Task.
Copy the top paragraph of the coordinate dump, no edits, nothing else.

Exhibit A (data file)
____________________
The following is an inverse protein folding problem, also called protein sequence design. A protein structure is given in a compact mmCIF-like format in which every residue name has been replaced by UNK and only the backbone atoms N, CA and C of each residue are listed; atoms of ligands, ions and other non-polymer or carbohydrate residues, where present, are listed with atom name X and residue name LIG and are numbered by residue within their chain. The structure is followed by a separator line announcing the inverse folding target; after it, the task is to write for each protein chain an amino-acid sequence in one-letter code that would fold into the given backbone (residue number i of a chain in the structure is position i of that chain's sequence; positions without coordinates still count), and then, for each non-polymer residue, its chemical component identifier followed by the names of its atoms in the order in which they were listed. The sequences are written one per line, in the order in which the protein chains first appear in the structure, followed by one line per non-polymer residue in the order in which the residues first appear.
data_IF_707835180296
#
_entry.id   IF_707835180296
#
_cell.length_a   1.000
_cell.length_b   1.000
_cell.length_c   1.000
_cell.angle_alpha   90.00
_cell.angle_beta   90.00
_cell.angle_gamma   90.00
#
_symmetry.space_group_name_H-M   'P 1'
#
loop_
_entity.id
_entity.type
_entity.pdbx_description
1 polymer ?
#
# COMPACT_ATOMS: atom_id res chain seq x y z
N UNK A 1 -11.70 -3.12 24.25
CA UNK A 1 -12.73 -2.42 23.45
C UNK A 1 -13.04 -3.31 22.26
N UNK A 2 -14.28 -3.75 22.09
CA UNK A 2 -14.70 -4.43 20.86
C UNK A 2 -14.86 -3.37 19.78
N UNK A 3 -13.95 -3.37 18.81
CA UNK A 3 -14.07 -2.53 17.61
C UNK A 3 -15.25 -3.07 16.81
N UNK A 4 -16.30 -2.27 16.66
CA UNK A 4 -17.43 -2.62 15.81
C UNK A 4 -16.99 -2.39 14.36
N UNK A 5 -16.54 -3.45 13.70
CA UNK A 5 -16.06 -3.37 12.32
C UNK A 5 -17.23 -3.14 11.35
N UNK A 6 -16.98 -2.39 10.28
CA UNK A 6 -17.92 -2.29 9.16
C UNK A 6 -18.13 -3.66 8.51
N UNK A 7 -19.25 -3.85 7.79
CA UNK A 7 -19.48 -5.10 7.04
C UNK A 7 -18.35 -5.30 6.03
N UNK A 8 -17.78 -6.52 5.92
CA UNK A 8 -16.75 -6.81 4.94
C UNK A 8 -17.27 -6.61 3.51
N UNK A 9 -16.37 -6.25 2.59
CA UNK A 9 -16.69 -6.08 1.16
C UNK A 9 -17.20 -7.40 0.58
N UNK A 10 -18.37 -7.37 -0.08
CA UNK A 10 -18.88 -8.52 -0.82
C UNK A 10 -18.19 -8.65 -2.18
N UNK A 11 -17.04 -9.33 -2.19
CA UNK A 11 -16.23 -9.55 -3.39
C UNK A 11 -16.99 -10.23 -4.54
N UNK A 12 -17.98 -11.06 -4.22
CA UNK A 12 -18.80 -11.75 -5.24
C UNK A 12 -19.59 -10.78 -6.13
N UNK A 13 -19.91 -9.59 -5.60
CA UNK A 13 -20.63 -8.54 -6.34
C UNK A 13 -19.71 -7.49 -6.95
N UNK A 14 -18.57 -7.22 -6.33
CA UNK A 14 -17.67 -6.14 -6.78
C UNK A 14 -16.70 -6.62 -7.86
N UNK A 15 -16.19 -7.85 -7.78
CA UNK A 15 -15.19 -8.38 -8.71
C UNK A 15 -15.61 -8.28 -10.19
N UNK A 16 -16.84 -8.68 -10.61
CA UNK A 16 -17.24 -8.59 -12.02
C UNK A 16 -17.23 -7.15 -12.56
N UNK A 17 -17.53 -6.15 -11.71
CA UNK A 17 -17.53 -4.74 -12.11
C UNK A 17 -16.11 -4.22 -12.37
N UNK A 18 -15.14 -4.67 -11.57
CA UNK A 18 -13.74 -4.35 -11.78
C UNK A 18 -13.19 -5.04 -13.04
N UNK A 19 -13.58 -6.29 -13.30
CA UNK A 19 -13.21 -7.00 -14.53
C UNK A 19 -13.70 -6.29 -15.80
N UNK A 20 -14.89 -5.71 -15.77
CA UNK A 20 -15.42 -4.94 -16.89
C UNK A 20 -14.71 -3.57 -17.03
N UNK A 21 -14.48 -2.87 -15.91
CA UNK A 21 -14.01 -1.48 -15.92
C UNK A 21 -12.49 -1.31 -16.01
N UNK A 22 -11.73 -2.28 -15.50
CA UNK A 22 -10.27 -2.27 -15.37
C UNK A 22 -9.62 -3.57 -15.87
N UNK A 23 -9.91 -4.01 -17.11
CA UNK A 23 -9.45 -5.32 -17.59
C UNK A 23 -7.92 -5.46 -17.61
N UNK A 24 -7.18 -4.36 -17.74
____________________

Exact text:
The following is an inverse protein folding problem, also called protein sequence design. A protein structure is given in a compact mmCIF-like format in which every residue name has been replaced by UNK and only the backbone atoms N, CA and C of each residue are listed; atoms of ligands, ions and other non-polymer or carbohydrate residues, where present, are listed with atom name X and residue name LIG and are numbered by residue within their chain. The structure is followed by a separator line announcing the inverse folding target; after it, the task is to write for each protein chain an amino-acid sequence in one-letter code that would fold into the given backbone (residue number i of a chain in the structure is position i of that chain's sequence; positions without coordinates still count), and then, for each non-polymer residue, its chemical component identifier followed by the names of its atoms in the order in which they were listed. The sequences are written one per line, in the order in which the protein chains first appear in the structure, followed by one line per non-polymer residue in the order in which the residues first appear.